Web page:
Full speed to on demand services and integrated travel apps ?
26 February 2019
I was interested to learn last week that Citymapper is to offer a simple way to use all sorts of forms of transport in London including bus, trains, trams, Santander bikes and its own Citymapper Ride Service in return for a single, weekly flat fee. It’s possible this ‘Citymapper Pass’ could turn out to add up to less than Transport for London charges for a current travelcard. As the Evening Standard pointed out in an editorial, that sounds like smart thinking.
Moves are also underway in Berlin it seems to develop a new app called Jelbi that will integrate usage of the entire public transportation system including scooters, bikes, ride-hailing and car-sharing, as well as traditional taxis.
All of this makes it topical to relate what my colleague Jordan found when trying out the ArrivaClick service in Liverpool recently – one of the many new on demand transport services springing up. Here are his thoughts and pictures:
“Overall my experience was very good. Journey back to Lime Street was quick and comfortable. Only £1.90 paid on card through the app. I just had to walk a couple of minutes to a pick-up point shown in the map. Had the minibus to myself, but Jake (the driver) said they are busy in the morning. My only niggle was I couldn’t see any indication of when I would arrive at the station. We might have diverted a little to pick someone up, but maybe the app could say ‘expected no later than’. The experience will be very familiar to anyone who has used Uber or even more so Uber Pool. Just imagine a swanky mini-bus rather than a Toyota Prius. I’d probably be equally happy to catch a ‘normal’ bus if could see the bus location and pay for a ticket all within the google maps app.”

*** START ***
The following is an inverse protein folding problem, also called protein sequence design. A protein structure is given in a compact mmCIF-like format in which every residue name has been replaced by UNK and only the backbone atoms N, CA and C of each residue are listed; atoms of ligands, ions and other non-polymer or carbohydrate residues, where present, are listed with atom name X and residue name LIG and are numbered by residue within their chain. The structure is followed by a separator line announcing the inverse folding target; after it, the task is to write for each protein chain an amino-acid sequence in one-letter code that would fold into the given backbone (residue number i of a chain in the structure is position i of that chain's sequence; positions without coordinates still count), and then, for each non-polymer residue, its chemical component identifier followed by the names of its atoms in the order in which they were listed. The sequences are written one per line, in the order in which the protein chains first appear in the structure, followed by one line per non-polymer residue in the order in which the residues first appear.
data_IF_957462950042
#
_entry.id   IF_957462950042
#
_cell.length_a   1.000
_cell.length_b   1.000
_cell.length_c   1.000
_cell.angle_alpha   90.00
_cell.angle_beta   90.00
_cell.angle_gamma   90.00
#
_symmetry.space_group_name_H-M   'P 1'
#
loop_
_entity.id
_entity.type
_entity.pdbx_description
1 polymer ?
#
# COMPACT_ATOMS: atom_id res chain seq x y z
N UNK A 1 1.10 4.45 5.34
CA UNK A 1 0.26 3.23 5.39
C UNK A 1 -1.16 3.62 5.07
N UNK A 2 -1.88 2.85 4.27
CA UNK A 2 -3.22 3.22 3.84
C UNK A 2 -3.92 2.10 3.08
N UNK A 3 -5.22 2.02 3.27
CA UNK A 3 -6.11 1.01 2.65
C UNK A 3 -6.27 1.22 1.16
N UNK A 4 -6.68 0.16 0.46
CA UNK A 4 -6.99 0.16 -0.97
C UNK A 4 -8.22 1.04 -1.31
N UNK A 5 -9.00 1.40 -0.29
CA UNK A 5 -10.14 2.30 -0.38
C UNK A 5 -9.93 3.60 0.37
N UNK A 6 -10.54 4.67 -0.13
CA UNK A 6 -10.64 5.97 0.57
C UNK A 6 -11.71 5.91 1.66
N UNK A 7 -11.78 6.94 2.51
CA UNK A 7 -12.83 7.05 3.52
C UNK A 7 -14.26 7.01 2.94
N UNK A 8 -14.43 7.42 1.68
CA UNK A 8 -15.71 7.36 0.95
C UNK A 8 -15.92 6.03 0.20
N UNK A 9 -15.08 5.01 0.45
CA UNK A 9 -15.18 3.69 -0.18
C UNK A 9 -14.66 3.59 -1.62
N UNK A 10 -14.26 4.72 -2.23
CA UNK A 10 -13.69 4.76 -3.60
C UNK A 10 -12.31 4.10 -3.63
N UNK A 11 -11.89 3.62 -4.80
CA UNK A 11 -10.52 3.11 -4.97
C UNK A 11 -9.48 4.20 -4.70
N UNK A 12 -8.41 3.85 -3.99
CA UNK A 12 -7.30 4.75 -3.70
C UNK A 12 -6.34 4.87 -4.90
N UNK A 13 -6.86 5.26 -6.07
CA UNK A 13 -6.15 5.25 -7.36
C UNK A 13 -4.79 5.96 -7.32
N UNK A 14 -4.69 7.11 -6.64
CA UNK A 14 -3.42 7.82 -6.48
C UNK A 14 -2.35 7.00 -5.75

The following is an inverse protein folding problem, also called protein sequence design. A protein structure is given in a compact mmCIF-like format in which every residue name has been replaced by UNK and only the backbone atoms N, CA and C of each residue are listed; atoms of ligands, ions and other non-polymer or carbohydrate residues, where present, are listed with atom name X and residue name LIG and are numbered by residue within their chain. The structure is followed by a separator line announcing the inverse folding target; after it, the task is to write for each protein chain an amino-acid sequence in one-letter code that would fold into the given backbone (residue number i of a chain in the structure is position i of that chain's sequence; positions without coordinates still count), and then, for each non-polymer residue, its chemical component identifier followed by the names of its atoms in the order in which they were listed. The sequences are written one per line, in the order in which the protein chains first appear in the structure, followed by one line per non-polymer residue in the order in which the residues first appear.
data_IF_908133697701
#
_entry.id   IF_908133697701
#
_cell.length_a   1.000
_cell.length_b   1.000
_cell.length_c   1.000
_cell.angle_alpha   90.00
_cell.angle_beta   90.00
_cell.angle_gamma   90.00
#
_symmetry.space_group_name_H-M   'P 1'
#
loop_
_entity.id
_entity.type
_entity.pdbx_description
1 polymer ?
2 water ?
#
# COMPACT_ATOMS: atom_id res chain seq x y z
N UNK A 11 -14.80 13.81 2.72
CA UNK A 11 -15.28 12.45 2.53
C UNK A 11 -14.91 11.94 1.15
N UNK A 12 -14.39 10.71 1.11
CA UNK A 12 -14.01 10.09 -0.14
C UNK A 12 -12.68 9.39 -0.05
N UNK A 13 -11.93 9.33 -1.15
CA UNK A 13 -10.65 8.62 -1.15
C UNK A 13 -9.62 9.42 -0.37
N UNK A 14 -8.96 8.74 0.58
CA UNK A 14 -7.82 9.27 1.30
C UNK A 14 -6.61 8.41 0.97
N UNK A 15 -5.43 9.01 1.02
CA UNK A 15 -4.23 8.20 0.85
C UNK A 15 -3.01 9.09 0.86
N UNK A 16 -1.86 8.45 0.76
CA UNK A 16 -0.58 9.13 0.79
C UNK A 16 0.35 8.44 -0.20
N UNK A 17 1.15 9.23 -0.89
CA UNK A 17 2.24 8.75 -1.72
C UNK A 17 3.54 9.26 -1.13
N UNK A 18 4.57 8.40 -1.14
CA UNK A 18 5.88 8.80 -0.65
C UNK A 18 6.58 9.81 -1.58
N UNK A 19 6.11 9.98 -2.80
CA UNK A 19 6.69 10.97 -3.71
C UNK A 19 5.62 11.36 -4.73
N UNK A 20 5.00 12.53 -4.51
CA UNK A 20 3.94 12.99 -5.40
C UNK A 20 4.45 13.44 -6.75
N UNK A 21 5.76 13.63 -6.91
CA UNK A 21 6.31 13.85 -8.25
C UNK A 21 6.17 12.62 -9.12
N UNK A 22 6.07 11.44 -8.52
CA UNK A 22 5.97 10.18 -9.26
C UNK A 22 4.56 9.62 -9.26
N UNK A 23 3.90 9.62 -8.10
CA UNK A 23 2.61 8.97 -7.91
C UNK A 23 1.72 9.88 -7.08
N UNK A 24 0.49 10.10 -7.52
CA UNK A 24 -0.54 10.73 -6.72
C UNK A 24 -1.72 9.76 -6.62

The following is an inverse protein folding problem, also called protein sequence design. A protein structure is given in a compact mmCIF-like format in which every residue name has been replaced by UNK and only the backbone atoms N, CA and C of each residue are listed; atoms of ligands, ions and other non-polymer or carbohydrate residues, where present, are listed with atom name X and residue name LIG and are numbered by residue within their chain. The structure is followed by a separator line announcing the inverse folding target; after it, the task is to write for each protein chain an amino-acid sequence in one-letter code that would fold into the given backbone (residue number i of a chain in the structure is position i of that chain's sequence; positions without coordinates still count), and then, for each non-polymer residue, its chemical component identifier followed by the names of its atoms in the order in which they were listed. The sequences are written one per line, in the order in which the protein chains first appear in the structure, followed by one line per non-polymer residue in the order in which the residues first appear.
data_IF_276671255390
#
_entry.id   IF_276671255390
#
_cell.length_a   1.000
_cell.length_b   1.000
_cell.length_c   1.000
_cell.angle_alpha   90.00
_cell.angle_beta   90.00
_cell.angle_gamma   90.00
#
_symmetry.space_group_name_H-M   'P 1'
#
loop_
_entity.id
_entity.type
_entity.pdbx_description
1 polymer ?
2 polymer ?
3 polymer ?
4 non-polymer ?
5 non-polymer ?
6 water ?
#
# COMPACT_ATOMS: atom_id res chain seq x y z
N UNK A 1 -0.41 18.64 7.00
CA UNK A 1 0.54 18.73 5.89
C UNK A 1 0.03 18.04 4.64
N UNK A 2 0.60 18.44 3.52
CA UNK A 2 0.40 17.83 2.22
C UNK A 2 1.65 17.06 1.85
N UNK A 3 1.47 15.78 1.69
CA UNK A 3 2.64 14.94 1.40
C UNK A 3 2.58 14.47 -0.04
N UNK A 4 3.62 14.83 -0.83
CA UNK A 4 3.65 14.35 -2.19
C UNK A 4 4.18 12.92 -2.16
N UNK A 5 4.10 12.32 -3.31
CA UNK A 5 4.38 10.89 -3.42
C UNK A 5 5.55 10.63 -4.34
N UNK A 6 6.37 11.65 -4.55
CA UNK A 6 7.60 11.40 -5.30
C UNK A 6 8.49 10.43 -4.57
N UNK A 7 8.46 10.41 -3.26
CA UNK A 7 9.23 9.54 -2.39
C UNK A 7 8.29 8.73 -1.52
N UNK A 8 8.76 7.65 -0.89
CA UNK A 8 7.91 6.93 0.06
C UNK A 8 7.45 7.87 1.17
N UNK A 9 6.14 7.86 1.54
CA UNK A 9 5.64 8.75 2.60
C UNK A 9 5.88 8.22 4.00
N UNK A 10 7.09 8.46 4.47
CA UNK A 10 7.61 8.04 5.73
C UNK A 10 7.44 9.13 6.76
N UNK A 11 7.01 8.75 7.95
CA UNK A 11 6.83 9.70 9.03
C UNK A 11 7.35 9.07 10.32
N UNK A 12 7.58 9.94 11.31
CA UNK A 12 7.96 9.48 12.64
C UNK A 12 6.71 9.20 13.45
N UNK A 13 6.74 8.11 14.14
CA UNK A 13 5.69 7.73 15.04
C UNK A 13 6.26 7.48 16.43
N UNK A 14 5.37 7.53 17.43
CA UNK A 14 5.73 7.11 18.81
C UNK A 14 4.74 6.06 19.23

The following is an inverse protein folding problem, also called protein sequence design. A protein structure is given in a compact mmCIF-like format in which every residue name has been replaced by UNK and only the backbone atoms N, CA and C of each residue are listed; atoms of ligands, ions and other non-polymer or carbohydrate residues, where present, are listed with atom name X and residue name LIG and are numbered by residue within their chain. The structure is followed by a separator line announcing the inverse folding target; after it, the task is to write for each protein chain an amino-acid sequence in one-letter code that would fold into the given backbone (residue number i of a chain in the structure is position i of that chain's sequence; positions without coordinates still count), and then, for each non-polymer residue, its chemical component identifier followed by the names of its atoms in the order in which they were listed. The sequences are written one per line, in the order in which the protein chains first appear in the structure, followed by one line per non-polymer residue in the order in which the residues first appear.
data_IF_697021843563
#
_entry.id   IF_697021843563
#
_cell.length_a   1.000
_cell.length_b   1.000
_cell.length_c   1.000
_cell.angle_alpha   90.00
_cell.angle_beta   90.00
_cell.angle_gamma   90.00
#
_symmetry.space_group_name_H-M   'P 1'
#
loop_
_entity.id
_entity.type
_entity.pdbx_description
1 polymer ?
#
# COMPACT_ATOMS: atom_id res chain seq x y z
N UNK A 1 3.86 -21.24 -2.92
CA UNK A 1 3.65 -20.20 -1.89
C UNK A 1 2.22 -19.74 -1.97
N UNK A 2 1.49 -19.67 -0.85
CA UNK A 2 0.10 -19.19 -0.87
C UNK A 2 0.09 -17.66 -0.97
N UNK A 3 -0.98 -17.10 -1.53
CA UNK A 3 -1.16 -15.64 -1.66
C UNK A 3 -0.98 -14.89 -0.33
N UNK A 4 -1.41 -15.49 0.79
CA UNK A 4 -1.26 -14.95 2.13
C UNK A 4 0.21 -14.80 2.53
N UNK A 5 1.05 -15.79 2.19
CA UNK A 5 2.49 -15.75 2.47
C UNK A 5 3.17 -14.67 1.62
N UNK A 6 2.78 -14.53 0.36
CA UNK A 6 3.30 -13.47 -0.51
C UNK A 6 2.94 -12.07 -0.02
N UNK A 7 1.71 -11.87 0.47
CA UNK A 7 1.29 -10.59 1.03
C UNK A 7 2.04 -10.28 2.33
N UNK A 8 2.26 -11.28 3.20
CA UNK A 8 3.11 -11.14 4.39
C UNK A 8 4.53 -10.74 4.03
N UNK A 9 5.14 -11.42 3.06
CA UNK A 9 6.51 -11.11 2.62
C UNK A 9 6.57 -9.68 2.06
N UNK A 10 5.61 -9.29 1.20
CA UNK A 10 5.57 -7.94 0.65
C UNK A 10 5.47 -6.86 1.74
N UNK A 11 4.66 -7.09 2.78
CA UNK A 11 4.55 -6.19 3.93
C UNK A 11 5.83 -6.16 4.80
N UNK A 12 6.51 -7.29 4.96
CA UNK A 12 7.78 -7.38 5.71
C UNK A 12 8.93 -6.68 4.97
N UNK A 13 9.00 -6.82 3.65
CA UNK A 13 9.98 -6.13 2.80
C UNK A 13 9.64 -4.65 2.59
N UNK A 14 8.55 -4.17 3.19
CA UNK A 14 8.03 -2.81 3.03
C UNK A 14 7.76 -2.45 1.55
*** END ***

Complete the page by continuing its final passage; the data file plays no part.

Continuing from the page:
There’s been a lot written about competition for the bus industry from private hire operators like Uber. ArrivaClick looks like an example of the bus industry striking back. Perhaps an even bigger prize is to borrow some of what users seem to like about their rivals, like the ability to pay for their journey seamlessly within an app and see on a map the vehicle’s progress towards where they are waiting. What if this was a standard feature in Google Maps? Transport Focus knows from its research Using the bus: what young people think that younger passengers already like and are in the habit of using pre-installed Google Maps on their phones. Perhaps this is where current work on Bus Open Data will lead?
It’s still unclear how sustainable on demand services will develop over the long term, but with the right model it seems there will be a market for an option that blurs the lines between private hire and bus service. Transport Focus is keen to research the user experience of all types of on demand transport services; from taxis to bikes and including users’ attitudes to waiting and sharing. Evaluating the calibre of ‘integrative multi modal public transport apps’ might be another useful project.
Watch this space.